Sound and Vision and two other national institutions finished digitizing the Netherlands’ audiovisual archives last year at a cost of $202 million over seven years. The project digitized 138,932 hours of film and video, 310,566 hours of audio, and 2,418,872 photos. Of these, only 2.3% of its digitized archive is publicly available online. Schools and researchers are allowed to access 15% of the archive the website while copyright concerns cover the rest.
- "It doesn’t make sense to digitize everything. "You have ask yourself, ‘Who are you doing this for?’" Researchers may be interested in a narrow set of media, while the public may prefer a skim of the archives.
- "Honestly, only a little bit of the funding should go towards digitization and the rest, towards digital preservation".
- Digitization on its own won’t bring memory institutions into modernity, but the innovation will come from refining the methods used for preserving the digital files.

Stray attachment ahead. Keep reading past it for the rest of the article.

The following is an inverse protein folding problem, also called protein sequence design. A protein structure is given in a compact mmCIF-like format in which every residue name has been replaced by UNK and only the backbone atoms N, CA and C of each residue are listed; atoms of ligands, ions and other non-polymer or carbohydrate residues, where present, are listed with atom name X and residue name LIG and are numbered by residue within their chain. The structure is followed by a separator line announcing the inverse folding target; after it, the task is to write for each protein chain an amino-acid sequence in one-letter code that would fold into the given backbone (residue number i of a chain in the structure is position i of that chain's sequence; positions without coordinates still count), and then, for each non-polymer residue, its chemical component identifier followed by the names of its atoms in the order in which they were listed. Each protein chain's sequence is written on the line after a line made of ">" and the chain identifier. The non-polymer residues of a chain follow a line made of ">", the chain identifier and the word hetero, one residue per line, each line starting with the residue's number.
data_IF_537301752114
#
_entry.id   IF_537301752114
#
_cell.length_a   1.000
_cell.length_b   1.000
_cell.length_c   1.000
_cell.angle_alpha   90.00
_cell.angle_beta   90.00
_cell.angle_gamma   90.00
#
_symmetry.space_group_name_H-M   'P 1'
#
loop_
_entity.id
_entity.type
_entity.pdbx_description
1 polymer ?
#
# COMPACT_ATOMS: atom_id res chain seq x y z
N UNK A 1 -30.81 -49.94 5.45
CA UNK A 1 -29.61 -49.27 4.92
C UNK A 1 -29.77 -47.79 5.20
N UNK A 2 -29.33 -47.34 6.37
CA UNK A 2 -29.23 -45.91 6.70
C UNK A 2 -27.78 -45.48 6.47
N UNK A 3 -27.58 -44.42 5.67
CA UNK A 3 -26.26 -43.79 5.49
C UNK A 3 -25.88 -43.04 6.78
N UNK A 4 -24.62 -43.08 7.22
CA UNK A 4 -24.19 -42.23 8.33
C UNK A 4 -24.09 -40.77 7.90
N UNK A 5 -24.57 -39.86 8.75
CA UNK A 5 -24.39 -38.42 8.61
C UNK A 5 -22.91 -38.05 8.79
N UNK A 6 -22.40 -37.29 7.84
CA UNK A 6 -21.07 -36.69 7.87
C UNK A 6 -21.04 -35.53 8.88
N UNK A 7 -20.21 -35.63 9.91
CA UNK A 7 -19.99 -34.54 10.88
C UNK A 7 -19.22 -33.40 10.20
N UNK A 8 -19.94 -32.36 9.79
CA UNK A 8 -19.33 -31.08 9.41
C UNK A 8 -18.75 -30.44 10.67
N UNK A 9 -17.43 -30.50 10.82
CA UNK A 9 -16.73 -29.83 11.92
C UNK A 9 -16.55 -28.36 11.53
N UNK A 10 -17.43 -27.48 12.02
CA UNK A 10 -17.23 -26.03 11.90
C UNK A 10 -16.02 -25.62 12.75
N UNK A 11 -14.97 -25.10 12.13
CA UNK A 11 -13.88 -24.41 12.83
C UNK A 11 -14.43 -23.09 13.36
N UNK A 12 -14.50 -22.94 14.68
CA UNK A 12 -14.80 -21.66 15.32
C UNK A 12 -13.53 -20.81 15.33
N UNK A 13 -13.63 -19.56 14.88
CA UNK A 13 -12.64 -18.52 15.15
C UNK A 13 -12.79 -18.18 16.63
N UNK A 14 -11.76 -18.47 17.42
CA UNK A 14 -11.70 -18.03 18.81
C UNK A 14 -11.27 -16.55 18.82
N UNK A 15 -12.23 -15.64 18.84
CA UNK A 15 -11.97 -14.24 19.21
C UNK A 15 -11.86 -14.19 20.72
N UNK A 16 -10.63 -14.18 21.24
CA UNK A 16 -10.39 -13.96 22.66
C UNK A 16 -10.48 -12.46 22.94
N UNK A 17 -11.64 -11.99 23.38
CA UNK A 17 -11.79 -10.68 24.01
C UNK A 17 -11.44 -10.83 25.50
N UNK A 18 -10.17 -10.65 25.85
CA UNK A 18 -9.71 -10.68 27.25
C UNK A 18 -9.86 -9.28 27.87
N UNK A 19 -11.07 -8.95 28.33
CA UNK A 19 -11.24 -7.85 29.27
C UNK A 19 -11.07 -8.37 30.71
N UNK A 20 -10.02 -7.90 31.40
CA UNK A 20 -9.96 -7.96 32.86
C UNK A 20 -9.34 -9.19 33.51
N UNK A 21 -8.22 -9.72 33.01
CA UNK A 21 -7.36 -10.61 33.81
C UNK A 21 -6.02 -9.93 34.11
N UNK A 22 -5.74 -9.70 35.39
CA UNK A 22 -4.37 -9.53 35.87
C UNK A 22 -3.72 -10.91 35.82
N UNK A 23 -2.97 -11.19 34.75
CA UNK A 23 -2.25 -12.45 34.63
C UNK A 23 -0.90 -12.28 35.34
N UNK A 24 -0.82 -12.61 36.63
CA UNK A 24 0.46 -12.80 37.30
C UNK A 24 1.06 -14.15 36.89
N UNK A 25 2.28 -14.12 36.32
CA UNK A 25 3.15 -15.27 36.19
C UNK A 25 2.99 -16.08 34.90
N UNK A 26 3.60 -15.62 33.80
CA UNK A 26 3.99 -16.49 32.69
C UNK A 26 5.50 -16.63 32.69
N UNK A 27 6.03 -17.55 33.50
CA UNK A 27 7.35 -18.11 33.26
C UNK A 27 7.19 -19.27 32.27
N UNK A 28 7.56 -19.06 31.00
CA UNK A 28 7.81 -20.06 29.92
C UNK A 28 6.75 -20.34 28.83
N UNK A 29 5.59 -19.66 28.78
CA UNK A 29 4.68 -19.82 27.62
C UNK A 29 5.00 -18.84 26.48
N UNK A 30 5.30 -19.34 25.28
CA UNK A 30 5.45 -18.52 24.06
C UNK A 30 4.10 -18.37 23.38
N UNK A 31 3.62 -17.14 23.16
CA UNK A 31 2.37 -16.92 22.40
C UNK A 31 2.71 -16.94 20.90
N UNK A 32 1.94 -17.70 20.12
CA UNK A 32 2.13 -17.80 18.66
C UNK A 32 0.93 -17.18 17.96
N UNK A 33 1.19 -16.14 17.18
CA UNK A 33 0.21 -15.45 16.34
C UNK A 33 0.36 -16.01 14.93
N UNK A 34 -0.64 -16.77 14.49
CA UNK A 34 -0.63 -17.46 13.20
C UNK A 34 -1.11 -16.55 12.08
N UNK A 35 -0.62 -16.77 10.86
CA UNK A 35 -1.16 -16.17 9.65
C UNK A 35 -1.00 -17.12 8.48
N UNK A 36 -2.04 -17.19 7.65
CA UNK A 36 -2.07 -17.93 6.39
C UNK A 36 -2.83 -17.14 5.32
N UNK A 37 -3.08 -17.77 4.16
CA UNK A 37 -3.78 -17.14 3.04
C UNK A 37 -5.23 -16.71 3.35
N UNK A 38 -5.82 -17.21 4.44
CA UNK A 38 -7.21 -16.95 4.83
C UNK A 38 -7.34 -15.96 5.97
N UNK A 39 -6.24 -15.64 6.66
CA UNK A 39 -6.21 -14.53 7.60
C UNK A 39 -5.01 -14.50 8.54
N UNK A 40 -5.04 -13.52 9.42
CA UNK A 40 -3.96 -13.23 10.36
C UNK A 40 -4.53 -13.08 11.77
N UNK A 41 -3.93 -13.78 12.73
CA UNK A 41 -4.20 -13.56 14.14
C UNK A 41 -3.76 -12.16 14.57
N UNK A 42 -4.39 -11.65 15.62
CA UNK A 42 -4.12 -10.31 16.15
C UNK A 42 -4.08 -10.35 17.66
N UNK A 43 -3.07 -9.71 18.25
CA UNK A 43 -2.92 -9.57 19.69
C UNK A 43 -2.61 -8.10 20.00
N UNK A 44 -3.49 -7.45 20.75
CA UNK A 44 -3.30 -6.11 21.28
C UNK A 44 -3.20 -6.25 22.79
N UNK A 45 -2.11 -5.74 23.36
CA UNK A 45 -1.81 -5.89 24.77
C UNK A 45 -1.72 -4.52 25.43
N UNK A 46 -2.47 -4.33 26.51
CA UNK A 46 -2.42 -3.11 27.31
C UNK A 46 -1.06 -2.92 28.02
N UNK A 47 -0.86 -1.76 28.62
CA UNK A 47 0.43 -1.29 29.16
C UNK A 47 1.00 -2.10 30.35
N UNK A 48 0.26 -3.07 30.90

- "Any new technology that better preserves and increases public access to these audio and video materials should aim to fulfill the greater mission of any national audiovisual archive: to be the "media memory" of the country."
- "Collecting everything in one place online, it’s a very linear way of thinking."
Regardless of which online content platform is used to host creative media,the important thing is for the library to continue professionally archiving today's digital recordings.
"There is no one single place that can serve the world’s creative output. The more we can collaborate, nationally and internationally, the more successful we’re going to be,"